Towards the end of the artists’ korero, Claudia Arozqueta, Enjoy Gallery’s curator, remarked that Rakau Matarau had been a particular hit with school kids from around the lower North Island. Coincidently, I was lucky enough to be visiting Rakau Matarau myself during such a visit. It was a warming experience to see the kids’ eyes light up when they entered the Gallery; they were comfortable around these figures - unwary of the environment created by them as they interacted with the sculpture. Arozqueta also commented that the most common question asked about Arapere’s work was “are they transformers?” Upon hearing this, Arapere gave a knowing, wistful smile and admitted to wanting to make his own transformer sculptures, going on to explain that transformers originally came from ancient Japanese samurai. Knowing this, I am struck with a sense of awe and recognition, that without being told, there was something these children understood about what they saw. They picked up on the purposeful connections the artist made between ancient stories and contemporary pop culture. Like samurai and atua, these works have a certain mana. They are recreated in human-like forms so that we can relate to them, but are not quite human and so embody mystery and reverence.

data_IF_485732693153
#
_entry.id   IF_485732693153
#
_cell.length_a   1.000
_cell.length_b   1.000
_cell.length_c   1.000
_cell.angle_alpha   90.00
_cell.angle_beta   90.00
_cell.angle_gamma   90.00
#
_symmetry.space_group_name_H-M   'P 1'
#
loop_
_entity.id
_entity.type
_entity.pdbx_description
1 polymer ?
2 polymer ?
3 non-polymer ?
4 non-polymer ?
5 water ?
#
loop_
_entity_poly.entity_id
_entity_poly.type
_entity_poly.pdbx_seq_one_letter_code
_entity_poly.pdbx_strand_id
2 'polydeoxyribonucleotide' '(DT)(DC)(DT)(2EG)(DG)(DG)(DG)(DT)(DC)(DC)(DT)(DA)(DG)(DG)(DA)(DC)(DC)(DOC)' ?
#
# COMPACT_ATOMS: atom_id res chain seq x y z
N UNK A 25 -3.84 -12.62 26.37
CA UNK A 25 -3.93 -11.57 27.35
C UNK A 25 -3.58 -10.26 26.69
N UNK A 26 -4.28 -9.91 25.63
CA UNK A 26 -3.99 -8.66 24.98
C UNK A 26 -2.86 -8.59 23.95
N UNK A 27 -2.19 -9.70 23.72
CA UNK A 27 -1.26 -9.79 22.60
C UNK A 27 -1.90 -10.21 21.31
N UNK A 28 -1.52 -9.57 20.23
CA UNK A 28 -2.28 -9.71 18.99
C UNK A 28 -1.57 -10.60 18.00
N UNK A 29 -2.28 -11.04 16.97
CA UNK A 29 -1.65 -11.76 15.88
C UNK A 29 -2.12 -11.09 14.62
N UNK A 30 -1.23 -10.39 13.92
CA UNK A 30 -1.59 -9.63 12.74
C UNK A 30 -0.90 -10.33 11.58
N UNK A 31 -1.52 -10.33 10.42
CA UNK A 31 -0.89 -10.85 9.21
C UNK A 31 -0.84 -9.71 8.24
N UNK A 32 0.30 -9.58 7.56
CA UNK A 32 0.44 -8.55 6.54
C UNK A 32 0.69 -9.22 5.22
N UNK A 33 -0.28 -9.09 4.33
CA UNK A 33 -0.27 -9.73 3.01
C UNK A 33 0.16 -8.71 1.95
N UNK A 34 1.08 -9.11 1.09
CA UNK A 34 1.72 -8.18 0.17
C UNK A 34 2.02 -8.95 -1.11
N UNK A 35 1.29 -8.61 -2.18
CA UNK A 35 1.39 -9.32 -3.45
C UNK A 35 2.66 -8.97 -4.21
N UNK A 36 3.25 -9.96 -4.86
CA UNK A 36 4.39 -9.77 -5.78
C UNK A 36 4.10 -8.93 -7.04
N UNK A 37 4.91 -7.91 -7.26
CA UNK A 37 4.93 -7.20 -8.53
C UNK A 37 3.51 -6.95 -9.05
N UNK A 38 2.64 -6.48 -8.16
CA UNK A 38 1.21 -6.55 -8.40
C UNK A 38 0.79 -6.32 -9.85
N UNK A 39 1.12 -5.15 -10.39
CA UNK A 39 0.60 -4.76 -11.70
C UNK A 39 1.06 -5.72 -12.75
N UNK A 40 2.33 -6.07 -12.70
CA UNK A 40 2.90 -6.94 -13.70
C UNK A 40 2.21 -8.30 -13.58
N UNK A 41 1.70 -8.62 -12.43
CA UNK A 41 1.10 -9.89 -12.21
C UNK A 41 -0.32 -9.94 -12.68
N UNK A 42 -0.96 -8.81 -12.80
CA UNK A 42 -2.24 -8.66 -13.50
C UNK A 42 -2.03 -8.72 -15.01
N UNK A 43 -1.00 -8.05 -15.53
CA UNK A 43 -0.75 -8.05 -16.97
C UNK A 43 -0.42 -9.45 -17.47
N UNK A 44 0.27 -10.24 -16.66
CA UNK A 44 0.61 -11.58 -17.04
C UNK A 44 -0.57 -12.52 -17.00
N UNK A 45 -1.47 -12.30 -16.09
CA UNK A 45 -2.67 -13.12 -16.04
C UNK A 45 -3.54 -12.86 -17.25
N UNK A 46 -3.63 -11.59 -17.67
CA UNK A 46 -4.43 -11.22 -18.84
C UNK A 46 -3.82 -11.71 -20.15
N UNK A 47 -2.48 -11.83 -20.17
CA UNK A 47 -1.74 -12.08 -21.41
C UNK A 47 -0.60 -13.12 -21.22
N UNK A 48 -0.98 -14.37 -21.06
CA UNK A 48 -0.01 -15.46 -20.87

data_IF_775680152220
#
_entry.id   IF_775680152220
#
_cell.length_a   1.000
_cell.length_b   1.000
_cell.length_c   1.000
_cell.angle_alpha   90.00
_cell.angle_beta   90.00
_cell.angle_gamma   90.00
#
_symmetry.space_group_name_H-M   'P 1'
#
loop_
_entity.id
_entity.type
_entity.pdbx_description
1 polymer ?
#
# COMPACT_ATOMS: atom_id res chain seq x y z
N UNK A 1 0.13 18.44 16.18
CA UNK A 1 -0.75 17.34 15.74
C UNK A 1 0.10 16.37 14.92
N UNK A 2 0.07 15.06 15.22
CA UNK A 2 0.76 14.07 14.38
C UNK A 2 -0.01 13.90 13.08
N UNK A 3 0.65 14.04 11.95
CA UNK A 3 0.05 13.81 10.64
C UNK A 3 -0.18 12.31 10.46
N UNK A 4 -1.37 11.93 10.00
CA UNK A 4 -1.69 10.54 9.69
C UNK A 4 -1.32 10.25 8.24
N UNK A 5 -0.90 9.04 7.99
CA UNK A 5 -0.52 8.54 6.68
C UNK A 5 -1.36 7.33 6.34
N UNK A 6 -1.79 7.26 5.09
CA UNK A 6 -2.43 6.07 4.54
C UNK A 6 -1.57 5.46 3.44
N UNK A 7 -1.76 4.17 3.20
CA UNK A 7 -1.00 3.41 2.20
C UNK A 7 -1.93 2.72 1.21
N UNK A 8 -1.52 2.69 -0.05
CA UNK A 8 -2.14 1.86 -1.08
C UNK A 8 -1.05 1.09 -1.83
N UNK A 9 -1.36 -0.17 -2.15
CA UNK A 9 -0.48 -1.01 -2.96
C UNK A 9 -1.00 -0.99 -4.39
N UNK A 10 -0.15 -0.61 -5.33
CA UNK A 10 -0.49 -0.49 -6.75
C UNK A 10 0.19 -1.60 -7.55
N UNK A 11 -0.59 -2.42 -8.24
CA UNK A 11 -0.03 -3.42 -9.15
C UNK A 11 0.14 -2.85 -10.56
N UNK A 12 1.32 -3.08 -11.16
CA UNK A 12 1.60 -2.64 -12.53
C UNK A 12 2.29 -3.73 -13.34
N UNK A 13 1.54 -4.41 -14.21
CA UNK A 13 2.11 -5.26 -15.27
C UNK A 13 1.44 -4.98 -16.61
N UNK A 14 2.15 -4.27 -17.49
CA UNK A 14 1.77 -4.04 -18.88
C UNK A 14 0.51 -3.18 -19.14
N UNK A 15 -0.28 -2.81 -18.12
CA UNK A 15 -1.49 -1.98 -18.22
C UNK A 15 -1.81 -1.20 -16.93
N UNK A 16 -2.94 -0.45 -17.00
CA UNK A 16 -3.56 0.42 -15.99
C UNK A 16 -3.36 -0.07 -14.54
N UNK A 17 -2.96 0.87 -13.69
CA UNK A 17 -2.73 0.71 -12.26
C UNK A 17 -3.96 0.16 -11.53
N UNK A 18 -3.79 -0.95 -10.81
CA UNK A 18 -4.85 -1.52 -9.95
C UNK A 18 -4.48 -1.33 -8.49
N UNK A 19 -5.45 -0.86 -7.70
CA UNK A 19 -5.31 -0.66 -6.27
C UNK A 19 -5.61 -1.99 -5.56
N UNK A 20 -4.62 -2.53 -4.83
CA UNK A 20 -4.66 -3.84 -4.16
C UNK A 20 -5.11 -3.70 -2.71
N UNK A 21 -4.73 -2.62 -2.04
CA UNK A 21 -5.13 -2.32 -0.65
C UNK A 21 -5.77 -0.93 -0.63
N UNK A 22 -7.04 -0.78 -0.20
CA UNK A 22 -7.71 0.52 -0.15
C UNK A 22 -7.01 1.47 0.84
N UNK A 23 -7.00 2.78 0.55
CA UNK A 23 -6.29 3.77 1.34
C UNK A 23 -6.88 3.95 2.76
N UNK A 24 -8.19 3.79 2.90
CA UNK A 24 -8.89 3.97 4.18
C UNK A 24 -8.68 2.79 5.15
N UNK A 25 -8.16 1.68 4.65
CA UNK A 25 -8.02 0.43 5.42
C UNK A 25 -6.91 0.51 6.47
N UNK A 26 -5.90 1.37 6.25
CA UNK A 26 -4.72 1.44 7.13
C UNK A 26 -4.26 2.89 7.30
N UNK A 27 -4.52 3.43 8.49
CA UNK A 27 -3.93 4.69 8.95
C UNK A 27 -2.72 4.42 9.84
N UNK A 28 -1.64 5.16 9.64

Considering the artists various influences, are these works atua from cosmological narratives: constructed to teach their descendants about morals and tikanga, or, are they recreations of pop culture inspired super heroes: who can adapt to any situation thrown at them, their arms raised in a challenge? The answer is Ae. Yes. These art works are all of these things, created by Arapere to pay respect to those who have been before him, and to continue the haerenga of his tūpuna in a way that will ensure that his own mokopuna will feel empowered and excited to do exactly the same when their time comes.

  • 1.

    Hemi Macgregor, in conversation with Arapere in a public programme for the exhibition Rakau Matarau at Enjoy Gallery, 8 June 2013.

  • 2.

    Reweti Arapere, in conversation with Hemi Macgregor in a public programme for the exhibition Rakau Matarau at Enjoy Gallery, 8 June 2013.

  • 3.

    Roger Neich, Painted Histories – Early Maori Figurative painting. Auckland University Press, 1994, p. 2.

  • 4.

    Shane Cotton and Lionel Grant as well as Robert Jahnke, who is the head of school of Te Pūtahi ā Toi, The School of Māori Studies where Arapere gained his masters; all belonged to a collective of contemporary Māori artists published in a book called Mataora, a seminal text on contemporary Māori art in the 1990’s and also a big influence on Arapere.

  • 5.

    Reweti Arapere, in email to Sian van Dyk, 14 June 2013.

  • 6.

    Reweti Arapere, in conversation with Hemi Macgregor in a public programme for the exhibition Rakau Matarau at Enjoy Gallery, 8 June 2013.